|Java in a Nutshell (6e)
Authors: Benjamin J Evans and David Flanagan
Java in a Nutshell has become something of a classic, but the latest edition is very different. Is it still the standard?
The idea of a "in a Nutshell" books is to be concise. Not exactly just a reference guide but not a slow paced step-by-step introduction either. Previous editions of Java in a Nutshell have included a huge number of pages devoted to an almost reference level documentation of the core APIs.
The problem with any reference work on Java is that the subject matter keeps getting bigger. This new edition covers Java 8 and to keep it as compact as possible only the core language details are discussed - the book still runs to 418 pages. If you were a fan of the earlier editions then you need to realize that much of the information you found there is no longer in the new edition. I think that the tighter focus is a good thing and the core APIs are now well documented on the Oracle website to make a detailed printed version unnecessary. However this doesn't rule out the production of a separate In a Nutshell guide to the core Java APIs. There is also arguably material included in this book that probably shouldn't be for something focused on the core Java language. At the end of the day however it is the authors' choice of what is to be considered core that makes the final cut.
Authorship has also changed over the editions. The original author, David Flanagan, is joined in this edition by Benjamin J Evans whose name appears first on the cover.
The book starts off with a focused look at the language elements of Java. Part I is called Introducing Java and it would serve as a memory jog for anyone returning to Java or moving from another language. It is not suitable for a complete beginner.
Chapter 1 is a brief look a the history and position of Java in the current state of things. The book really gets started at Chapter 2, some 17 pages in. This details, in a fairly dry way, the basics of the language, lexical structure, data types, expressions, methods, classes, arrays, reference types and so on.
Chapter 3 is a rapid introduction to object-oriented programming. It goes through the standard topics - classes, fields and methods, creating instances, inheritance, encapsulation, abstract classes/methods. This is enough to get you started and there is a second chapter on object oriented design later.
Chapter 4 deals with the type system, including type inference introduced in Java 8. It covers the ideas of interfaces and generics before moving on to enums, nested types and lambda expressions.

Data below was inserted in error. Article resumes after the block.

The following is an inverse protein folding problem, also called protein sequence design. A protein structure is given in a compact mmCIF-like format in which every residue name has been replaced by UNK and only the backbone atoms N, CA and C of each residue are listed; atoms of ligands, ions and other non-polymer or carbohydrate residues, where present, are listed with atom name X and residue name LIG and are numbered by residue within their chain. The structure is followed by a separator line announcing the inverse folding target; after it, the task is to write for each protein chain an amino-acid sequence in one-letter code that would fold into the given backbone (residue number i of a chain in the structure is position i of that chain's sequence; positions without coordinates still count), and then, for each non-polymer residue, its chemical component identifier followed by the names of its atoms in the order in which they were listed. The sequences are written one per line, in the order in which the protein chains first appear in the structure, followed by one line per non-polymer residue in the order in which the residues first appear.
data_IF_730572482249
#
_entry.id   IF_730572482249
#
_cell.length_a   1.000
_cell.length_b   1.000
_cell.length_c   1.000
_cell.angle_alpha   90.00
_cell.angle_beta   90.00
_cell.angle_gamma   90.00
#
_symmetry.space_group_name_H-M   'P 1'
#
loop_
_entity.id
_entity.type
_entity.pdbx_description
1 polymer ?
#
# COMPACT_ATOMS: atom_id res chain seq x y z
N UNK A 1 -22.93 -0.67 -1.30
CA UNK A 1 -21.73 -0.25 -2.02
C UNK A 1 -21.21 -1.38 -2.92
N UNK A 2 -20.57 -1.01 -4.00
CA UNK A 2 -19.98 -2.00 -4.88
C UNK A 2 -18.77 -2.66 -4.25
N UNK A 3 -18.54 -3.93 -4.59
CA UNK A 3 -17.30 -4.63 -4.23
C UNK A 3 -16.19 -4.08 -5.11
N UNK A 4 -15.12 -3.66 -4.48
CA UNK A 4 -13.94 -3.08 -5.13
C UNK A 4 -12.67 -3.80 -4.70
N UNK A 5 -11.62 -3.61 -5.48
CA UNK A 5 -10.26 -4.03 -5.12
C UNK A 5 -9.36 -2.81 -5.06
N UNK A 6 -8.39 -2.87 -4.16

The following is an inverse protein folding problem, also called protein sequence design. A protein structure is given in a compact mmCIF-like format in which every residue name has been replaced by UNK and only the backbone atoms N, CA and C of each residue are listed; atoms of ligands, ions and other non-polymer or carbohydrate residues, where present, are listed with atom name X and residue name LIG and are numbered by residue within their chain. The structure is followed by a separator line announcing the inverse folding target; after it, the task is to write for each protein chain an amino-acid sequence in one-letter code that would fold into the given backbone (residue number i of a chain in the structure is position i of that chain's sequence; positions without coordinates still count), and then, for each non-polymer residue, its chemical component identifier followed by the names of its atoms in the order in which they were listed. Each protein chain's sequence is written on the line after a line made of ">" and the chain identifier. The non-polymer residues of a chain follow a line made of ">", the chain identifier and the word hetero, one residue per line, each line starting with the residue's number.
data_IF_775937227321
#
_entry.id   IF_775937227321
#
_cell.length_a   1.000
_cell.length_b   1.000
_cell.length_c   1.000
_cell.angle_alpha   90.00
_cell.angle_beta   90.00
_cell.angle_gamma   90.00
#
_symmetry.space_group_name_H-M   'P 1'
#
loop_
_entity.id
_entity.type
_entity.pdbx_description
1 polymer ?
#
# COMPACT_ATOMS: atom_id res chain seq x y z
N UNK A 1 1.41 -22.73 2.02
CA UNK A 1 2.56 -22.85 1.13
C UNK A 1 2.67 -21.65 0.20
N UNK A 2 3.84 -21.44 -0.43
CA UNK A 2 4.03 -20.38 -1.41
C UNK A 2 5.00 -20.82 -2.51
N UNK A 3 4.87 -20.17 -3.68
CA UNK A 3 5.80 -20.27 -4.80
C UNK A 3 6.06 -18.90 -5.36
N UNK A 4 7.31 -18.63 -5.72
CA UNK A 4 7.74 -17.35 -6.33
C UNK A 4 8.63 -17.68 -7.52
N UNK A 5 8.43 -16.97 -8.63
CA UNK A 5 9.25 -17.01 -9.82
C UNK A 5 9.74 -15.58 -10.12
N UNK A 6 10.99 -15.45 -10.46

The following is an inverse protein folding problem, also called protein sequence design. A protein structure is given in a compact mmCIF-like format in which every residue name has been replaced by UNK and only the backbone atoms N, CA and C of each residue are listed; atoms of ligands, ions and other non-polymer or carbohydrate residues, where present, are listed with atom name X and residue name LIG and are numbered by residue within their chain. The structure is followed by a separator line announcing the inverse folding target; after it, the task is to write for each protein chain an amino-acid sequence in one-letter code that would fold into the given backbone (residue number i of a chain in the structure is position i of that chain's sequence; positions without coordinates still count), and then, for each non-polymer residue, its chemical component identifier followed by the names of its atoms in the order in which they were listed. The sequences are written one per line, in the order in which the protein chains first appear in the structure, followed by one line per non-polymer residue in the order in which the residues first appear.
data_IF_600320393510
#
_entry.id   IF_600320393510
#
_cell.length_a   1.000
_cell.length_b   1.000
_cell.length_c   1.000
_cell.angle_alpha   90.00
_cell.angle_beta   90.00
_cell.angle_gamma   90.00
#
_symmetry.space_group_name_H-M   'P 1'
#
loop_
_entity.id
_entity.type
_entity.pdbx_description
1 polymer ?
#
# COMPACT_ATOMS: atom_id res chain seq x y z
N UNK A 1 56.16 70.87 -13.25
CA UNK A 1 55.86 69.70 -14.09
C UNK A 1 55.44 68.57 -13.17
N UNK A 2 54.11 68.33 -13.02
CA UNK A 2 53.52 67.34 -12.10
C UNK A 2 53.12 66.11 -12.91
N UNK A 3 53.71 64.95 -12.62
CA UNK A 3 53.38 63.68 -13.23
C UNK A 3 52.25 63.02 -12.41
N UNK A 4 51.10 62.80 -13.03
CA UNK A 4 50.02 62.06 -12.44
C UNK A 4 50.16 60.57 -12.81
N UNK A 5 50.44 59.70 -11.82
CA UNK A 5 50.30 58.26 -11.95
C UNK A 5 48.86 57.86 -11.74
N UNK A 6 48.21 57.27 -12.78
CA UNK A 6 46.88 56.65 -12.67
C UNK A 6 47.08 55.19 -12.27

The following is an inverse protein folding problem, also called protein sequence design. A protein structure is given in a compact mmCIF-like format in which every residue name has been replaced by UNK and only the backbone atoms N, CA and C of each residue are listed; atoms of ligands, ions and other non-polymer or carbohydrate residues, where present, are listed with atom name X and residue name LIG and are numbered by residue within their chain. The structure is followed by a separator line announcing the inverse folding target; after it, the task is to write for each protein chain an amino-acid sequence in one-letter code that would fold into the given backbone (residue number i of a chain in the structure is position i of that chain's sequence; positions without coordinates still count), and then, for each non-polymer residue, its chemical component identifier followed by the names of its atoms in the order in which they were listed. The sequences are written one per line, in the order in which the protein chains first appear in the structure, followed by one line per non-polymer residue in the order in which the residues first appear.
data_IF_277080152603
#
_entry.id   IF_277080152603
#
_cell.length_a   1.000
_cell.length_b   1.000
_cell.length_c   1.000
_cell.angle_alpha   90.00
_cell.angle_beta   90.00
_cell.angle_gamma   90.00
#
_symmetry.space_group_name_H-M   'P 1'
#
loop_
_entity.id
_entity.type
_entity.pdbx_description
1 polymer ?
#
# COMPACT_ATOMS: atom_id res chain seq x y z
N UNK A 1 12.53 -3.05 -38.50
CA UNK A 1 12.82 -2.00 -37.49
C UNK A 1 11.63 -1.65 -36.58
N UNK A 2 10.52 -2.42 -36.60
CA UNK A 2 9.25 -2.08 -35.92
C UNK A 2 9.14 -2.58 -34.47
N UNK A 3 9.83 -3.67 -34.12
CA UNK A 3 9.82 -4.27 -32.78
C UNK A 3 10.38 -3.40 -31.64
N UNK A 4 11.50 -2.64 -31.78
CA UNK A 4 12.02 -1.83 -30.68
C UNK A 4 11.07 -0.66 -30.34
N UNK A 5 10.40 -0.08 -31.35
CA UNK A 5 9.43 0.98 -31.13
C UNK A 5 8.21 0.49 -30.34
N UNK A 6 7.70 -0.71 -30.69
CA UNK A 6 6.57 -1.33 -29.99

Chapter 5 goes back to object-oriented techniques and design. This is not a "gang of four" patterns-based explanation of design, more a general consideration of issues such as composition v inheritance, interfaces v abstract classes and so on.
The final chapter in this introduction is about memory and concurrency - the basics of memory management, the HotSpot heap and working with threads.
Part II is about using Java and best practices. Chapter 7 explains naming and documentation conventions. Chapter 8 is about Java Collections - including using lambda expressions. Chapter 9 covers basic data formats - text, numbers, date and time. Chapter 10 is on basic file I/O including networking and Chapter 11 is on "meta" programming - class files and class loading, reflection, dynamic proxies and method handles.
The final chapter is about platform tools and profiles and isn't a bad place to finish.
There are plenty of short examples all the way through the book, but the key thing to appreciate is that this is a fast-paced book that presents ideas using technical language where necessary. It doesn't attempt to explain everything in the simplest possible terms. It also deals with topics from the point of view of Java 8, but there are occasional notes on backwards compatibility.
If you are a Java expert or an expert on a specific area of Java then you will find that this book doesn't go far enough - it is by no means a Java and Java ecosystem encyclopedia. It is a very good compromise if you want something reasonably advanced squeezed into a nutshell. No doubt it will continue to grow with each new edition!
|Last Updated ( Friday, 09 March 2018 )